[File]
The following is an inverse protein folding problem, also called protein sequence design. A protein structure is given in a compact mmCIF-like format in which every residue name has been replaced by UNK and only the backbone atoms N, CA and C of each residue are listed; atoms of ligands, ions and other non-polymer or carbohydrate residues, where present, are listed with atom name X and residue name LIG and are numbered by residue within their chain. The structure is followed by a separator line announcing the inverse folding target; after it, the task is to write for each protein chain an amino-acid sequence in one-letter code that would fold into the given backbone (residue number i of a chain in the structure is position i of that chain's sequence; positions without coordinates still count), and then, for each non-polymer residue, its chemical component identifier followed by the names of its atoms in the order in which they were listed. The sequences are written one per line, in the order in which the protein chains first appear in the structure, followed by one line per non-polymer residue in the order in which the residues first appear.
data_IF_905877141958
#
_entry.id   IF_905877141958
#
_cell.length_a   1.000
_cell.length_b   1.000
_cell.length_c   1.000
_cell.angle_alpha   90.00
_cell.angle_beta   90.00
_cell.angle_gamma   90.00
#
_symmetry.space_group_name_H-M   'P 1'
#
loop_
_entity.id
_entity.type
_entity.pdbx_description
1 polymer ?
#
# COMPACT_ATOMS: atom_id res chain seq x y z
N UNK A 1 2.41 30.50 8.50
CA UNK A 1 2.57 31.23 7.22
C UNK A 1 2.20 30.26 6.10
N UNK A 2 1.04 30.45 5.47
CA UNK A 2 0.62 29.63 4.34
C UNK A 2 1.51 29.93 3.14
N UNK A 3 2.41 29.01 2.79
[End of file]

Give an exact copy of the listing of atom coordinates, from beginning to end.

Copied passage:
The following is an inverse protein folding problem, also called protein sequence design. A protein structure is given in a compact mmCIF-like format in which every residue name has been replaced by UNK and only the backbone atoms N, CA and C of each residue are listed; atoms of ligands, ions and other non-polymer or carbohydrate residues, where present, are listed with atom name X and residue name LIG and are numbered by residue within their chain. The structure is followed by a separator line announcing the inverse folding target; after it, the task is to write for each protein chain an amino-acid sequence in one-letter code that would fold into the given backbone (residue number i of a chain in the structure is position i of that chain's sequence; positions without coordinates still count), and then, for each non-polymer residue, its chemical component identifier followed by the names of its atoms in the order in which they were listed. The sequences are written one per line, in the order in which the protein chains first appear in the structure, followed by one line per non-polymer residue in the order in which the residues first appear.
data_IF_905877141958
#
_entry.id   IF_905877141958
#
_cell.length_a   1.000
_cell.length_b   1.000
_cell.length_c   1.000
_cell.angle_alpha   90.00
_cell.angle_beta   90.00
_cell.angle_gamma   90.00
#
_symmetry.space_group_name_H-M   'P 1'
#
loop_
_entity.id
_entity.type
_entity.pdbx_description
1 polymer ?
#
# COMPACT_ATOMS: atom_id res chain seq x y z
N UNK A 1 2.41 30.50 8.50
CA UNK A 1 2.57 31.23 7.22
C UNK A 1 2.20 30.26 6.10
N UNK A 2 1.04 30.45 5.47
CA UNK A 2 0.62 29.63 4.34
C UNK A 2 1.51 29.93 3.14
N UNK A 3 2.41 29.01 2.79